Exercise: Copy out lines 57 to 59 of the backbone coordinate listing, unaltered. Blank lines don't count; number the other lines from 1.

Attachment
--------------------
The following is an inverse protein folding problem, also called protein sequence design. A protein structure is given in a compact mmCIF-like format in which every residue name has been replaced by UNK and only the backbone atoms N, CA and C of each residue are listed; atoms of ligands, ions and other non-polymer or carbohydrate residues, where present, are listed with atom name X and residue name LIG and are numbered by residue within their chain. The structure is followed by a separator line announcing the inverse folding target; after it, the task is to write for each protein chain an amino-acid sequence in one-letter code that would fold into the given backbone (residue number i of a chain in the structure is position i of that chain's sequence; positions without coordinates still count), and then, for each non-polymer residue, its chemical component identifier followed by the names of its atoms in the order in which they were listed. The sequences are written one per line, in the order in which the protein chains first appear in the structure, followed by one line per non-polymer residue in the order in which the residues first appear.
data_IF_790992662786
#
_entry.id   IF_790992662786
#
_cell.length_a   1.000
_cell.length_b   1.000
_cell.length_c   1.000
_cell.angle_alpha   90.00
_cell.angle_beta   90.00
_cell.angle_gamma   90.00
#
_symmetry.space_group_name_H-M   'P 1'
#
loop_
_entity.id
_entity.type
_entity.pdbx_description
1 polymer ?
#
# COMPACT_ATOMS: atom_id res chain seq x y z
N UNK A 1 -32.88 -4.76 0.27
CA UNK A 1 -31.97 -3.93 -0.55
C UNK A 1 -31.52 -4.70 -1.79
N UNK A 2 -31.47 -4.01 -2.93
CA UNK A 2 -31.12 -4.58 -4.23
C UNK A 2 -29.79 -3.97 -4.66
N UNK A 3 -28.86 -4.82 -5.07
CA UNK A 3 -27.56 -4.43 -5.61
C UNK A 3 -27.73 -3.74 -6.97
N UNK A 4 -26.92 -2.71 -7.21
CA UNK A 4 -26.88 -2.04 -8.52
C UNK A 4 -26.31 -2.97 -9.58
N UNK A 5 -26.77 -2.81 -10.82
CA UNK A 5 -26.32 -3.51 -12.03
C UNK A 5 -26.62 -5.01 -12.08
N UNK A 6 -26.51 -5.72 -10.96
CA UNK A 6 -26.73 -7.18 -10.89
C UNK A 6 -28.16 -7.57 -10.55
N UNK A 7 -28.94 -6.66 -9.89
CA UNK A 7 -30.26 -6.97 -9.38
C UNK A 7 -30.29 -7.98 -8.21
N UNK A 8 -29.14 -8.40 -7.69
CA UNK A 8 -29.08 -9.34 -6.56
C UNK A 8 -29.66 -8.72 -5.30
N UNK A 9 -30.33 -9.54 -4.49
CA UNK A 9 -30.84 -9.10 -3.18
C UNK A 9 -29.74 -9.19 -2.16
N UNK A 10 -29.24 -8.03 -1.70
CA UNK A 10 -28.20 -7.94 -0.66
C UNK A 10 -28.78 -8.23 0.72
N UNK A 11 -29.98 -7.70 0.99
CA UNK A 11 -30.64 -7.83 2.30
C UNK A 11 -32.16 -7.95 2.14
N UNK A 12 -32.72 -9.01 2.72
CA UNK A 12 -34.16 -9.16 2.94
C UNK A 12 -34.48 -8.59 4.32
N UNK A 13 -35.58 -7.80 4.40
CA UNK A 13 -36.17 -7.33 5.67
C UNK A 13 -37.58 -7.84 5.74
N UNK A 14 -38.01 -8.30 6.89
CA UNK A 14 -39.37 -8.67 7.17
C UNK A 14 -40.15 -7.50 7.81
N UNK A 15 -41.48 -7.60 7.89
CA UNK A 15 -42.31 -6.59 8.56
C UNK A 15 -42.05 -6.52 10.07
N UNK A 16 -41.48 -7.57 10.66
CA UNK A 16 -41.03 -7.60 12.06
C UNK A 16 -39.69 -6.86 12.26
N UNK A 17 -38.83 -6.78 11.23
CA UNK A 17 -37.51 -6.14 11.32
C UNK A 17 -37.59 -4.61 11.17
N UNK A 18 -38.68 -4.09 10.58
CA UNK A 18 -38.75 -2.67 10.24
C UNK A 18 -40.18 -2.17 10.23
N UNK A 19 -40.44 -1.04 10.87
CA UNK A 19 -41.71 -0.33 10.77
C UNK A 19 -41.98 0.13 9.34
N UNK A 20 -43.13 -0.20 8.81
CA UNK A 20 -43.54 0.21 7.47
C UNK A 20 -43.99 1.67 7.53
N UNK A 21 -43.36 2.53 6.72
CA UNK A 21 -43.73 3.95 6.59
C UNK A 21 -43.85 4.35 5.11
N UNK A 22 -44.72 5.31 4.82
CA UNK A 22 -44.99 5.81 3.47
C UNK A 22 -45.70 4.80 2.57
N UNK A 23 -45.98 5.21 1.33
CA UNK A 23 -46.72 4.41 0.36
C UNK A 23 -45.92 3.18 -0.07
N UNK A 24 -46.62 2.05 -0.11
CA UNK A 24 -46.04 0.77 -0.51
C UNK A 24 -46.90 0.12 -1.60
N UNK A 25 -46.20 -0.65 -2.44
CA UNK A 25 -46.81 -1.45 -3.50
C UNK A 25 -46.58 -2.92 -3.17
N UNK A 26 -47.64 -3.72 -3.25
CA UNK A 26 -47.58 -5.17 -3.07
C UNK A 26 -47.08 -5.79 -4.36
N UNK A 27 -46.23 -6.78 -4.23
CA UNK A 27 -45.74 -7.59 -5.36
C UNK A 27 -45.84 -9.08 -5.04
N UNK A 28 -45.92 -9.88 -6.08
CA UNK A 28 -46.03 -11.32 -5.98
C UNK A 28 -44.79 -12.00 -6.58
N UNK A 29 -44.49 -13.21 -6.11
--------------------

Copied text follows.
C UNK A 12 -34.48 -8.59 4.32
N UNK A 13 -35.58 -7.80 4.40
CA UNK A 13 -36.17 -7.33 5.67